New processor sets up shop in Arizona

September 10, 2008

In the early ‘90s, Henry Chavez saw a need for cooling operations in San Luis, Ariz., so he started Spindle Cooling and Warehousing. As that company grew, he watched fresh fruit going through his warehouse to be shipped out and processed elsewhere. With so much volume moving out of state, Chavez saw an opportunity to start his own processing company that would reduce shipping and provide customers with fresher produce. So Chavez and wife Lydia started Lydia’s Specialty Fruit Inc. about a year ago, and the first fresh-cut products are due to roll out this summer.

“I just thought it made sense to build a fresh-cut fruit facility right here, reduce all the transportation costs, add additional jobs to the area, help the local economy and have a product that will stay fresher for a longer period on retail and commercial shelves,” Chavez said.

The new processing facility is adjacent to Chavez’ cooling business. The 24,000-square-foot space features state-of-the-art processing lines that can peel, cut, core and slice a range of fruit. Construction of the plant is a three-phase plan, and with phase one completed the initial rollout can begin. The groundwork – the concrete pad and underground utilities – are in place for phases two and three, and an additional 60,000 square feet. Once he reaches capacity in the existing building, all that needs to be done is to put up the walls, and he’ll nearly triple the processing space, Chavez said.

Lydia’s Specialty Fruit will process pineapple, mango, papaya, cantaloupe and other melons in season, apples, grapes and other snack items. Most of the cutting will be done by hand, and Chavez said he was surprised by how efficiently the workers can process the fruit with little waste. The fruit will be cut on a made-to-order basis using the highest quality product – in some cases grown especially for fresh-cut processors. The melons that Chavez will be using will come from Sandstone Marketing, a specialty grower in Arizona that develops varieties well suited to fresh-cuts.

Having a local workforce is one of the advantages Chavez saw when he started looking at the fresh-cut fruit industry. The workers in the Yuma provide a legal workforce that have dealt with guidelines and border crossing for years, and many have family in the area so they want a stable job.

Another advantage Chavez saw was his location near Yuma. San Luis is a port of entry for Mexican produce, and the fruit Lydia’s processes will either enter the country fresh from Mexico or be grown locally. Not having to ship raw produce to California or other states for processing makes the company’s fresh-cut produce three to five days fresher.

“Fresh-cut fruit, such as fruit grown locally, will no longer have to be shipped out of state, processed and then shipped back to the local area for resale,” Chavez said.

The company also is within 200 miles of major markets – San Diego, Los Angeles and Phoenix – that will provide a larger market for the products.

Experience Matters

Lydia’s Specialty Fruit isn’t Chavez’ first produce endeavor, nor was Spindle Cooling. He’s spent his entire 45-year career in some aspect of produce. He earned bachelor’s and master’s degrees in biology from New Mexico State University then worked in the agriculture industry for seven years before returning to school to earn his doctorate in plant pathology from the University of Arizona.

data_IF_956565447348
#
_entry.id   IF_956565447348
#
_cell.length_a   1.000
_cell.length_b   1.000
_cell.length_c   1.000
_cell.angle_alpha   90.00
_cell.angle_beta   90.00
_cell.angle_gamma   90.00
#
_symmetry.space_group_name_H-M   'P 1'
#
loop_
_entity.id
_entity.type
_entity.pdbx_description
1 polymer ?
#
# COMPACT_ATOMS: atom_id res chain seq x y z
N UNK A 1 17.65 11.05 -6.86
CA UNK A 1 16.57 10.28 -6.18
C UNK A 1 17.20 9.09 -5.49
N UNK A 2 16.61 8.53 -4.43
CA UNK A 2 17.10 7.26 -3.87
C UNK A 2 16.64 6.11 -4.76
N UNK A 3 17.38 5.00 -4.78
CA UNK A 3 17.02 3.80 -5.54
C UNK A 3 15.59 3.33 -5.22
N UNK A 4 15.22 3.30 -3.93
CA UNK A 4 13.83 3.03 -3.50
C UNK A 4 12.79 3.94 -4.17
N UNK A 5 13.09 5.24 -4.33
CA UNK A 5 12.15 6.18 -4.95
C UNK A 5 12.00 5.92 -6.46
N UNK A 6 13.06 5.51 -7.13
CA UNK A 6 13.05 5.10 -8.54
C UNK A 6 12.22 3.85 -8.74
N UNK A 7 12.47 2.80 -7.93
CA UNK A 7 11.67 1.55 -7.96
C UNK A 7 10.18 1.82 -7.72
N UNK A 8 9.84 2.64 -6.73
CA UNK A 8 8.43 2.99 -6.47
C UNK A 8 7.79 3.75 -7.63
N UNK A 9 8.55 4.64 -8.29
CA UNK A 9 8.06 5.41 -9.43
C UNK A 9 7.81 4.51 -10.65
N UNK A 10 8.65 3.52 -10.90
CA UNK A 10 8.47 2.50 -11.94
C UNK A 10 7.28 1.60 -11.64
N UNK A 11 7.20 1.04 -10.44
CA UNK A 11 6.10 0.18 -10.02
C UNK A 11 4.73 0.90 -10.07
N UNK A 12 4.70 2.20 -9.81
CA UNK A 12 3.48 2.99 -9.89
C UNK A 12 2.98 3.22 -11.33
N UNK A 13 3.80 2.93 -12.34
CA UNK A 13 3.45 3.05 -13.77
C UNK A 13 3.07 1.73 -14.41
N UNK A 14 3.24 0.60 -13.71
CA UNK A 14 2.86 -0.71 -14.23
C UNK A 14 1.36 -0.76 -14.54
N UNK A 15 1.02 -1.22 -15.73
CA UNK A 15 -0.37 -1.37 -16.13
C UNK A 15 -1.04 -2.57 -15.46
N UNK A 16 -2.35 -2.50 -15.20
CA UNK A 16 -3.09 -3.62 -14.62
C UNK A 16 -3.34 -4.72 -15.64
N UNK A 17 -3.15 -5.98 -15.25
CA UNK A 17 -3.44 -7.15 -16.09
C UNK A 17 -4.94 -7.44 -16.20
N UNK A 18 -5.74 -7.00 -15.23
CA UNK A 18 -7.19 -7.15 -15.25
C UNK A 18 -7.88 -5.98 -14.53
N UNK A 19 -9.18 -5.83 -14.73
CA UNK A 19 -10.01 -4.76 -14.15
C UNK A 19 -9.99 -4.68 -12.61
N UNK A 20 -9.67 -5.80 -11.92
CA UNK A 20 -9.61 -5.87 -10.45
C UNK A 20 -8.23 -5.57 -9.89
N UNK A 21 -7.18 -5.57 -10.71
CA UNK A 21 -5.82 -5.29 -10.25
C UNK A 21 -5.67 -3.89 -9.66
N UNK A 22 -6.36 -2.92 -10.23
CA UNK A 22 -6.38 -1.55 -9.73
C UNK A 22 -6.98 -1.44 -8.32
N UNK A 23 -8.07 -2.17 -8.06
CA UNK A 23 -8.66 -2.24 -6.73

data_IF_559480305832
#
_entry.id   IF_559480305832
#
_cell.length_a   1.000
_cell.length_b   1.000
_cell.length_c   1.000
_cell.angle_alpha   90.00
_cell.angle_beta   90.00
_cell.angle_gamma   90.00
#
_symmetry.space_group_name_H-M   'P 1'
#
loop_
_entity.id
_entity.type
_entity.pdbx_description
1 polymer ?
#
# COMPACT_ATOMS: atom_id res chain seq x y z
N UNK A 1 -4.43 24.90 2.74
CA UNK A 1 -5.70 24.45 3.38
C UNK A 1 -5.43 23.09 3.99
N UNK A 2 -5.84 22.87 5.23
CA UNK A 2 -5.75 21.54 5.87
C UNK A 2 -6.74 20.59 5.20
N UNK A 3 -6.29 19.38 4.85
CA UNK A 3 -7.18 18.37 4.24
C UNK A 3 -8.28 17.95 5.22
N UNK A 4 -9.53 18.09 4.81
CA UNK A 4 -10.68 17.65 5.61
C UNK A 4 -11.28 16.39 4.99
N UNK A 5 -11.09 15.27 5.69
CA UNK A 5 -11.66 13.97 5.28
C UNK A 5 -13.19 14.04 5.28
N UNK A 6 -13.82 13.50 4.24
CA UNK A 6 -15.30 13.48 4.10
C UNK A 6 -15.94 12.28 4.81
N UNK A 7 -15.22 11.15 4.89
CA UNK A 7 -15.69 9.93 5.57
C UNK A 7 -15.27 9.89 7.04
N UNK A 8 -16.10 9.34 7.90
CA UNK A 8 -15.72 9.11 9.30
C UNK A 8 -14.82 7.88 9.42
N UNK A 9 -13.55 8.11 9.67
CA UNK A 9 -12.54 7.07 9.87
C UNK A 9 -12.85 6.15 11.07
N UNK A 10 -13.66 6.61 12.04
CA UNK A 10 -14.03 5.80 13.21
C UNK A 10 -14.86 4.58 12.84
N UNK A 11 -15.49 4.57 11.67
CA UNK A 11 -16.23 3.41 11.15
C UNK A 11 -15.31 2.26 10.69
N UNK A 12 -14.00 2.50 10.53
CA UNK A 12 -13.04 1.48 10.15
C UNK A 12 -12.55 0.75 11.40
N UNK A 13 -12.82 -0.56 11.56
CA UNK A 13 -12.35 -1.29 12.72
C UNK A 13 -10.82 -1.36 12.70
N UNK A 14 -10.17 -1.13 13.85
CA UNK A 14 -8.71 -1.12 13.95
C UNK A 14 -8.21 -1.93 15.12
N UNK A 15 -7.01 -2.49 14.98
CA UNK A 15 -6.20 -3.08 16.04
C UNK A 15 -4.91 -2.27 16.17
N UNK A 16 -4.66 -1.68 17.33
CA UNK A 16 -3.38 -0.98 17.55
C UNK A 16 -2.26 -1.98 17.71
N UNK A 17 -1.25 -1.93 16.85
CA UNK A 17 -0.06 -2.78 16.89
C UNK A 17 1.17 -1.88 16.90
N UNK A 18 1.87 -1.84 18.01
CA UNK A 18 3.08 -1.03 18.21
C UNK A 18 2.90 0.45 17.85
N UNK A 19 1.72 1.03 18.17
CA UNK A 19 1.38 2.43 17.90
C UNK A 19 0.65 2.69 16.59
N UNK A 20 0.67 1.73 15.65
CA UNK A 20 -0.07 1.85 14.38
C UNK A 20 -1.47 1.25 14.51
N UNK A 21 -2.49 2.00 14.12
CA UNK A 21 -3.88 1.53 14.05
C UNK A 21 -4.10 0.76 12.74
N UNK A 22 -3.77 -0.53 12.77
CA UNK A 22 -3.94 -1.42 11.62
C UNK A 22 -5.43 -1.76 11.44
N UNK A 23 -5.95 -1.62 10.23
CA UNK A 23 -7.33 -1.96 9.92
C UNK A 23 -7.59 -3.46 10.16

His science education coupled with his agricultural experience led him to California farm businesses in the 1970’s. He worked for Superior Farming Co., working his way up to the vice president and chief operating officer level. In 1988, he joined a farming and distribution business, where he handled international distribution and procurement.

In the early ‘90s he set out on his own with Spindle Cooling. That company now handles raw product shipped to and from Mexico, Canada and the United States in its 50,000-square-foot cooler and 7,000-square-foot freezer. The recent price increases of diesel fuel have helped the cooling business, Chavez said. Business is double what it was last year due to shippers crossing the border as close to the source as possible, rather than going across to McAllen, Texas, which used to handle more of the trucks that are now crossing at border towns like Yuma and Tijuana.

The cooling facility sits in the San Luis Industrial Park, which he manages as the president and director of operations. Since 2004, the industrial park has grown from 25 acres to 64 acres and will be expanded to more than 100 acres by the end of the year.

Despite Chavez’ experience in the produce industry and managing businesses, he decided to partner with Desert Best Distributing, a Yuma-based company founded by Frank Ruiz in 2003. Desert Best started as a distributor of janitorial supplies in the Yuma area, then acquired the rights to a food-contact-safe sanitizer – DBK with the active ingredient trichloromelanine – and then purchased downtown Yuma’s landmark Kress Building and a family fun center called Yuma Fun Factory.

The marketing agreement with Lydia’s Specialty Fruit will make Desert Best the sole marketing agent and distributor for the fresh-cut fruit products.